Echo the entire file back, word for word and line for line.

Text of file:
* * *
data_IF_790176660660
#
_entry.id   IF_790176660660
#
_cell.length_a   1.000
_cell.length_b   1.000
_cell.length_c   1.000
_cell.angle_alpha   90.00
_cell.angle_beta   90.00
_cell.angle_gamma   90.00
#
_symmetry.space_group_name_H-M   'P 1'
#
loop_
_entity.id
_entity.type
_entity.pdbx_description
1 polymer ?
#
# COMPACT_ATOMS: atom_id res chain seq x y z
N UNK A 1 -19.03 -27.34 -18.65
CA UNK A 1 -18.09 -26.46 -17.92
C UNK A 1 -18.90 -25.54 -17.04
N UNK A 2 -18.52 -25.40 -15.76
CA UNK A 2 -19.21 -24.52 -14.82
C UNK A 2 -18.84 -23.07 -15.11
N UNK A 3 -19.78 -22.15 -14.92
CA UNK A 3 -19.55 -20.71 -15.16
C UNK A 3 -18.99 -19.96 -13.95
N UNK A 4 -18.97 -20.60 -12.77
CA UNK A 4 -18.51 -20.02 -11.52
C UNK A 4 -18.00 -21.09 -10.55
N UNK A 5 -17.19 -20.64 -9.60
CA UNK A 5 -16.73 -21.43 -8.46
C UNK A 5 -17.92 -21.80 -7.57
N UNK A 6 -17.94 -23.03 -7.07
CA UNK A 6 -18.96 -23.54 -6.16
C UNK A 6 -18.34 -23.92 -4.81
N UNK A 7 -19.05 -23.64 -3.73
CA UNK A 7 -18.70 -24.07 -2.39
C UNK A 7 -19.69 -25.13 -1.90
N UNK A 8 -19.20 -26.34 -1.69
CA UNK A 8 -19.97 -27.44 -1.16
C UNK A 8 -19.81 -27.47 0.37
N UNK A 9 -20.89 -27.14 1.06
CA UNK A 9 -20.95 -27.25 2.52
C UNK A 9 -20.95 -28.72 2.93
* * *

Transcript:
data_IF_790176660660
#
_entry.id   IF_790176660660
#
_cell.length_a   1.000
_cell.length_b   1.000
_cell.length_c   1.000
_cell.angle_alpha   90.00
_cell.angle_beta   90.00
_cell.angle_gamma   90.00
#
_symmetry.space_group_name_H-M   'P 1'
#
loop_
_entity.id
_entity.type
_entity.pdbx_description
1 polymer ?
#
# COMPACT_ATOMS: atom_id res chain seq x y z
N UNK A 1 -19.03 -27.34 -18.65
CA UNK A 1 -18.09 -26.46 -17.92
C UNK A 1 -18.90 -25.54 -17.04
N UNK A 2 -18.52 -25.40 -15.76
CA UNK A 2 -19.21 -24.52 -14.82
C UNK A 2 -18.84 -23.07 -15.11
N UNK A 3 -19.78 -22.15 -14.92
CA UNK A 3 -19.55 -20.71 -15.16
C UNK A 3 -18.99 -19.96 -13.95
N UNK A 4 -18.97 -20.60 -12.77
CA UNK A 4 -18.51 -20.02 -11.52
C UNK A 4 -18.00 -21.09 -10.55
N UNK A 5 -17.19 -20.64 -9.60
CA UNK A 5 -16.73 -21.43 -8.46
C UNK A 5 -17.92 -21.80 -7.57
N UNK A 6 -17.94 -23.03 -7.07
CA UNK A 6 -18.96 -23.54 -6.16
C UNK A 6 -18.34 -23.92 -4.81
N UNK A 7 -19.05 -23.64 -3.73
CA UNK A 7 -18.70 -24.07 -2.39
C UNK A 7 -19.69 -25.13 -1.90
N UNK A 8 -19.20 -26.34 -1.69
CA UNK A 8 -19.97 -27.44 -1.16
C UNK A 8 -19.81 -27.47 0.37
N UNK A 9 -20.89 -27.14 1.06
CA UNK A 9 -20.95 -27.25 2.52
C UNK A 9 -20.95 -28.72 2.93